Scientists have tracked down the oldest wildfires ever detected thanks to 430-million-year-old charcoal deposits from Wales and Poland. They give us valuable insight into what life on Earth was like during the Silurian period.

Back then, plant life would have depended heavily on water to reproduce and most probably wouldn't have appeared in regions that were dry for part or all of the year. The wildfires discussed in the study would have burned through very short vegetation, plus the occasional knee- or waist-high plant.

The landscape would have been dominated not by trees but by the ancient fungus Prototaxites, the researchers say. Not too much is known about the fungus, but it's thought to have been able to grow as high as nine meters (or almost 30 feet) tall.

One of the samples used in the study. (Glasspool et al., Geology, 2022)

"It looks now as though our evidence of fire coincides closely with our evidence of the earliest land plant macrofossils," says paleobotanist Ian Glasspool from Colby College in Maine.

"So as soon as there's fuel, at least in the form of plant macrofossils, there is wildfire pretty much instantly."

To exist, wildfires need fuel (plants), an ignition source (which here would have been lightning strikes), and enough oxygen to burn.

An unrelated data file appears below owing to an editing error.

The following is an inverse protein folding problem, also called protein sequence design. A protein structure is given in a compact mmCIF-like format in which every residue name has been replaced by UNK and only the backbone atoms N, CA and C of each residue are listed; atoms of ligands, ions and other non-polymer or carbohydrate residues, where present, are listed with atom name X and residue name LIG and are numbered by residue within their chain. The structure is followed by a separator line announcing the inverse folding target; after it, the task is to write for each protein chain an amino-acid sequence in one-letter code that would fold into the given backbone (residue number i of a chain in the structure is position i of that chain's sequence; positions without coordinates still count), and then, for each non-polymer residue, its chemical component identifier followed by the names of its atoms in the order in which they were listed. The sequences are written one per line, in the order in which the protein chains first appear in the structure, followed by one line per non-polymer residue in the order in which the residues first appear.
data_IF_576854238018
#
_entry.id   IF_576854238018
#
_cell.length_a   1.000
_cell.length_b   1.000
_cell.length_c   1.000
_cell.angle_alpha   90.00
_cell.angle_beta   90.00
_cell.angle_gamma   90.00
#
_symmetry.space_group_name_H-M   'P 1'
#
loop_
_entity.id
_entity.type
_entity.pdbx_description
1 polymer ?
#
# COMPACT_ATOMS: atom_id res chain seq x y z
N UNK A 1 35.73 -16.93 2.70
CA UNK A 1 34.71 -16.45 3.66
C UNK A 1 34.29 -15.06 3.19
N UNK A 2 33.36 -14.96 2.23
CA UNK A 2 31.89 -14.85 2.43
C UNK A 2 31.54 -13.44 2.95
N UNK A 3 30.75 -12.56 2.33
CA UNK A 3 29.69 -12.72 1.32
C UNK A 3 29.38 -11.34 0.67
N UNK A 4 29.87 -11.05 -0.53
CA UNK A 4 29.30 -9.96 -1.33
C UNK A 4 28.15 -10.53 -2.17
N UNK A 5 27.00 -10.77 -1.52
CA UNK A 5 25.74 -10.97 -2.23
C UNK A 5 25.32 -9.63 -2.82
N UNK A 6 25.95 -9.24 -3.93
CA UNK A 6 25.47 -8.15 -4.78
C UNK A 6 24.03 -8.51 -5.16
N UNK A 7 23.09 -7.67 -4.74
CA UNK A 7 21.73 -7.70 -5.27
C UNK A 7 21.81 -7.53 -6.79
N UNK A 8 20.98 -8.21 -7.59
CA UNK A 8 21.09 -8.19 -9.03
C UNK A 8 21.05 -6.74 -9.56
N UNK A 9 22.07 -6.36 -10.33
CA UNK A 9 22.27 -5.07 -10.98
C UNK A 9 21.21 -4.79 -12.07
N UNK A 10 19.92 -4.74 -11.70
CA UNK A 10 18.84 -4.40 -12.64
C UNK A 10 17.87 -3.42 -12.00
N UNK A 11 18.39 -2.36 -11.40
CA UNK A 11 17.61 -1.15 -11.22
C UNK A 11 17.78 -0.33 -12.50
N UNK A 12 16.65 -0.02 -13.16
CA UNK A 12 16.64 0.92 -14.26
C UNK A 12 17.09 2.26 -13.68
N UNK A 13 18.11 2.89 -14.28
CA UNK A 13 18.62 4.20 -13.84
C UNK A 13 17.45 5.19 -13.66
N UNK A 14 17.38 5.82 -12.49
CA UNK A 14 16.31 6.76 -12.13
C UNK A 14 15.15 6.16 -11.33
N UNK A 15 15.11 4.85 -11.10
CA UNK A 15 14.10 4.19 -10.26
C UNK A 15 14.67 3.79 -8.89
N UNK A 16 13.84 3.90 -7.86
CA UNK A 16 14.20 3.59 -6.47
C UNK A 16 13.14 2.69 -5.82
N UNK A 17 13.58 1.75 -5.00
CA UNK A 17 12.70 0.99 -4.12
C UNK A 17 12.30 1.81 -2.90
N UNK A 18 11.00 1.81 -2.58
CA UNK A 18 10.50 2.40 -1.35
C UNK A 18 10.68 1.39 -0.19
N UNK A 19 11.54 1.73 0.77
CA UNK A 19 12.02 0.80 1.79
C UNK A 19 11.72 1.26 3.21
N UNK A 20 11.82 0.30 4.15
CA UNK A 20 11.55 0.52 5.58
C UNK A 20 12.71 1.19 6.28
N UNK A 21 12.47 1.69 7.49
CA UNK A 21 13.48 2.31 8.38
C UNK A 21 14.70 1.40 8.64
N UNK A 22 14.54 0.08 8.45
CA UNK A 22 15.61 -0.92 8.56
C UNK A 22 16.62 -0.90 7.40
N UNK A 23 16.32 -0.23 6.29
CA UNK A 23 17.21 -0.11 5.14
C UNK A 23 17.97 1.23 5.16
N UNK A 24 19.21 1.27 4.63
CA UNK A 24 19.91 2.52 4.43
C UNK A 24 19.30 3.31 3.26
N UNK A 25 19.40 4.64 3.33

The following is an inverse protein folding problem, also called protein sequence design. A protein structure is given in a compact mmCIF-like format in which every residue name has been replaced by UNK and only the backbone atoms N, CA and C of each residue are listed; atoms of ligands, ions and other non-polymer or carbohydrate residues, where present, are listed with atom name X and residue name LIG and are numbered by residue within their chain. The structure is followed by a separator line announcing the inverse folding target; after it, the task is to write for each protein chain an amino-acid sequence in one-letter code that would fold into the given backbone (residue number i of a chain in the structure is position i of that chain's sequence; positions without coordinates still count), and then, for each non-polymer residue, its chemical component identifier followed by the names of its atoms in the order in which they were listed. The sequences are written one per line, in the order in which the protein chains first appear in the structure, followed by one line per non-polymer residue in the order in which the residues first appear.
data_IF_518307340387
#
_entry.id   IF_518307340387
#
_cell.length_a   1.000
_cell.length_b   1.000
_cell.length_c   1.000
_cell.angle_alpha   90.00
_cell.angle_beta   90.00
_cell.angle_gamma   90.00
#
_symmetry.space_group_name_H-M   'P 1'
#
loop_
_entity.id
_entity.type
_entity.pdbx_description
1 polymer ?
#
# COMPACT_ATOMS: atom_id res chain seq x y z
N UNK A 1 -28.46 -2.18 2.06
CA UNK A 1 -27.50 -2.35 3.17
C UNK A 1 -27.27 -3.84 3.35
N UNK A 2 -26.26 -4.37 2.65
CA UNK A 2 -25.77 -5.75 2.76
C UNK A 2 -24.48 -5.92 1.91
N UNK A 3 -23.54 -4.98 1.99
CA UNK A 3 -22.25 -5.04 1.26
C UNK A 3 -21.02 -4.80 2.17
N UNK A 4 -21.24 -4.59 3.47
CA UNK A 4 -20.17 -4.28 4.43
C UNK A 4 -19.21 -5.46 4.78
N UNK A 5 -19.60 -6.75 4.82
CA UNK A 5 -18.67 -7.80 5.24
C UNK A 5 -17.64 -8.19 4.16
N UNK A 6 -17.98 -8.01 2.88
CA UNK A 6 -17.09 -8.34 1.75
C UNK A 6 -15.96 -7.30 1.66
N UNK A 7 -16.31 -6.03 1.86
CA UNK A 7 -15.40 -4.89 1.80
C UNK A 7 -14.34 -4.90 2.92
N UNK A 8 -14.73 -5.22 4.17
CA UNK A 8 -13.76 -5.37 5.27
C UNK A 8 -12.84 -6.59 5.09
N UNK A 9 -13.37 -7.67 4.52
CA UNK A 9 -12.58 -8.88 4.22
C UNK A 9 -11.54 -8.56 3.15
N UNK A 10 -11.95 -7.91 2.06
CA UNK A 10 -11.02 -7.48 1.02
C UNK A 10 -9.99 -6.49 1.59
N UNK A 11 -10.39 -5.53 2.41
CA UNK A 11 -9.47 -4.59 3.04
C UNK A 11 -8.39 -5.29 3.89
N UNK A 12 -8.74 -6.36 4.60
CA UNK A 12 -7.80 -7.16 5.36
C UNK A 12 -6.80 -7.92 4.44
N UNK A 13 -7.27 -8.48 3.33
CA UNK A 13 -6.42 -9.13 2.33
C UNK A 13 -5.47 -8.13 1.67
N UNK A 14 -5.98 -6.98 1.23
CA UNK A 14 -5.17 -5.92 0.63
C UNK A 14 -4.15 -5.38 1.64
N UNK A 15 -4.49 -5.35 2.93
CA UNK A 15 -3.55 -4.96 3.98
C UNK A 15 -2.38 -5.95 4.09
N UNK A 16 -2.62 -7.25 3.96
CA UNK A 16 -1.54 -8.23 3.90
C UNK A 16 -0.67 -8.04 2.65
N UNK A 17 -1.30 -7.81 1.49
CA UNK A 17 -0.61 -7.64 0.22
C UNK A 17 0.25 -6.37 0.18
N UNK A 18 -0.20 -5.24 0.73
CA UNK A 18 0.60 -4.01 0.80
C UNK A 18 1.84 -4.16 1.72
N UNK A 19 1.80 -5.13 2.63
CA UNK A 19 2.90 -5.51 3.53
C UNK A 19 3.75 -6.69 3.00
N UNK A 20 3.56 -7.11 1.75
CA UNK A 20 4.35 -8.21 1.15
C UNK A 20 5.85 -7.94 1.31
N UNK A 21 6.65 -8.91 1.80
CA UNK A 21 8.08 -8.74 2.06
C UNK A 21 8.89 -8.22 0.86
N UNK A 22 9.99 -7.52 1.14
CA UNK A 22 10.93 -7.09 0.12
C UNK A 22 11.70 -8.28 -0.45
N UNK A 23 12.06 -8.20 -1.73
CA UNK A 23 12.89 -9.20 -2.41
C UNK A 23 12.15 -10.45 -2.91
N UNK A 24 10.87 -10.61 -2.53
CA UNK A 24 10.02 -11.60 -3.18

That the fires were able to propagate and leave charcoal deposits suggests that Earth's atmospheric oxygen levels were at least 16 percent, the researchers say.

Today, that level is at 21 percent, but it has varied dramatically during the course of Earth's history. Based on their analysis, the team thinks the atmospheric oxygen levels 430 million years ago may have been 21 percent or even higher.

That's all very useful information for paleontologists. The thinking is that increased plant life and photosynthesis would have contributed more to the oxygen cycle around the time of these wildfires, and knowing the details of that oxygen cycle across time gives scientists a better idea of how life may have evolved.

"The Silurian landscape had to have enough vegetation across it to have wildfires propagated and to leave a record of that wildfire," says paleontologist Robert Gastaldo, also from Colby College.

"At points in time that we're sampling windows of, there was enough biomass around to be able to provide us with a record of wildfire that we can identify and use to pinpoint the vegetation and process in time."

The landscape that is now Europe looked a lot different hundreds of millions of years ago, and the two sites that the researchers used for their analysis would have been on the ancient Avalonia and Baltica continents at the time these wildfires were raging.

Wildfires then, as now, would have contributed significantly to the cycles of carbon and phosphorus, too, and to the movement of sediment on the Earth's surface. It's a complex combination of processes that takes a lot of unpacking.

This discovery certainly helps in that unpacking – smashing the previous record for the oldest wildfire on record by 10 million years – and it also highlights the importance that research into wildfires could have in charting the history of Earth.

"Wildfire has been an integral component in Earth-system processes for a long time and its role in those processes has almost certainly been underemphasized," says Glasspool.

The research has been published in Geology.